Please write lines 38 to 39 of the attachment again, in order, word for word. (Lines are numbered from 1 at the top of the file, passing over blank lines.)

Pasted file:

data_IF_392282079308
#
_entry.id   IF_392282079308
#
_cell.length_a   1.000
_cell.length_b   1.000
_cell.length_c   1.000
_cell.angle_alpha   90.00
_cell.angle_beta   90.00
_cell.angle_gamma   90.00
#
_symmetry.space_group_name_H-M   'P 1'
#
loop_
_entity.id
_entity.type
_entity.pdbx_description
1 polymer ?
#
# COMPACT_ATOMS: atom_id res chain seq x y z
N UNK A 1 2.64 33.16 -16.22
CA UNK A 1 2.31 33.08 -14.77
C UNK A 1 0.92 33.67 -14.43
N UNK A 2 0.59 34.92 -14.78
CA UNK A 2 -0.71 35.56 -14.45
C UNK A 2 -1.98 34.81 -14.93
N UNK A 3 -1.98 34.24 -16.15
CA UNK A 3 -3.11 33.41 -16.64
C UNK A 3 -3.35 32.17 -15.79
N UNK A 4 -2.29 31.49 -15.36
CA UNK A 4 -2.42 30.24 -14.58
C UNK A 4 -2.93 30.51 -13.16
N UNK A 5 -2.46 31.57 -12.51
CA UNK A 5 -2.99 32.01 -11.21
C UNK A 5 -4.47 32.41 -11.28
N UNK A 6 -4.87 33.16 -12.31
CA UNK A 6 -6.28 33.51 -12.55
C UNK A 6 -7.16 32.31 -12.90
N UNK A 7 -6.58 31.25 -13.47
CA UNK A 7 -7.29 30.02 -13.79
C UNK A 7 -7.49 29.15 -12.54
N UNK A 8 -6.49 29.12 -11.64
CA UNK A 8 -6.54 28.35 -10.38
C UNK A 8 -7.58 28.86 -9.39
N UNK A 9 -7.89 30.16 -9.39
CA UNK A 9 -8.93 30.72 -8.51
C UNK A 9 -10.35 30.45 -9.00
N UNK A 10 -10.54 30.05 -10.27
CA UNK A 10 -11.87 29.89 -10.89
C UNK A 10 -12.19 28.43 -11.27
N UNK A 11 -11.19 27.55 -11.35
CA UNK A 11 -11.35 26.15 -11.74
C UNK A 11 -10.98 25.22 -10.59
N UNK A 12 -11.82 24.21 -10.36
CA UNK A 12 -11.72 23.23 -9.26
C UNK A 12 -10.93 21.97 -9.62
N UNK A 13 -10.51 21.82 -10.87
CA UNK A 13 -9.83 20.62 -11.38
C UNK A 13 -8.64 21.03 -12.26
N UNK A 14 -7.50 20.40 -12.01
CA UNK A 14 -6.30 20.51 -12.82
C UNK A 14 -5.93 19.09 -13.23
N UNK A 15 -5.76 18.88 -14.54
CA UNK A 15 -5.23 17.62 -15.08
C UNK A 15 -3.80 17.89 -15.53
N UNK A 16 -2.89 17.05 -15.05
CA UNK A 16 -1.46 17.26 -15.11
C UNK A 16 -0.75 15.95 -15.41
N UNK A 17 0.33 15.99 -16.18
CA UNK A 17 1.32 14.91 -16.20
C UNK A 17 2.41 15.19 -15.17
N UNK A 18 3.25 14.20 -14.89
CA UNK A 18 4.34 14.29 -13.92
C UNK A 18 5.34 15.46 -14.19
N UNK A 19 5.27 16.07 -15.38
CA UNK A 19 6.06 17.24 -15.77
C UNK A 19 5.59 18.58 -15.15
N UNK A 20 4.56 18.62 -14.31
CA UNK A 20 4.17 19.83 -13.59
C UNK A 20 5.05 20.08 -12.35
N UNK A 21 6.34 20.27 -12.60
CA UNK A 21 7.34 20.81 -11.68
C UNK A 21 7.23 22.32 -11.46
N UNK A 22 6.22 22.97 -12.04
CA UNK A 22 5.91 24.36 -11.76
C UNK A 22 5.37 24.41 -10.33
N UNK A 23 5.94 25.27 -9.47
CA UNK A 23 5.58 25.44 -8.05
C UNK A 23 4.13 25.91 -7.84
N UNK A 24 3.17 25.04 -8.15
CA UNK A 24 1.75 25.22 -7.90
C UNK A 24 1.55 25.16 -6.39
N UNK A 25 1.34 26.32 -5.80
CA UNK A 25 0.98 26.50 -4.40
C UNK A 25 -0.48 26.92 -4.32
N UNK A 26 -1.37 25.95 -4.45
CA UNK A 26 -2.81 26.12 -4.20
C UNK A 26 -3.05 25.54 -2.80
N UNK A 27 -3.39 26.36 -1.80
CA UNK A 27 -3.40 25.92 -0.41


C UNK A 6 -7.16 32.31 -12.90
N UNK A 7 -6.58 31.25 -13.47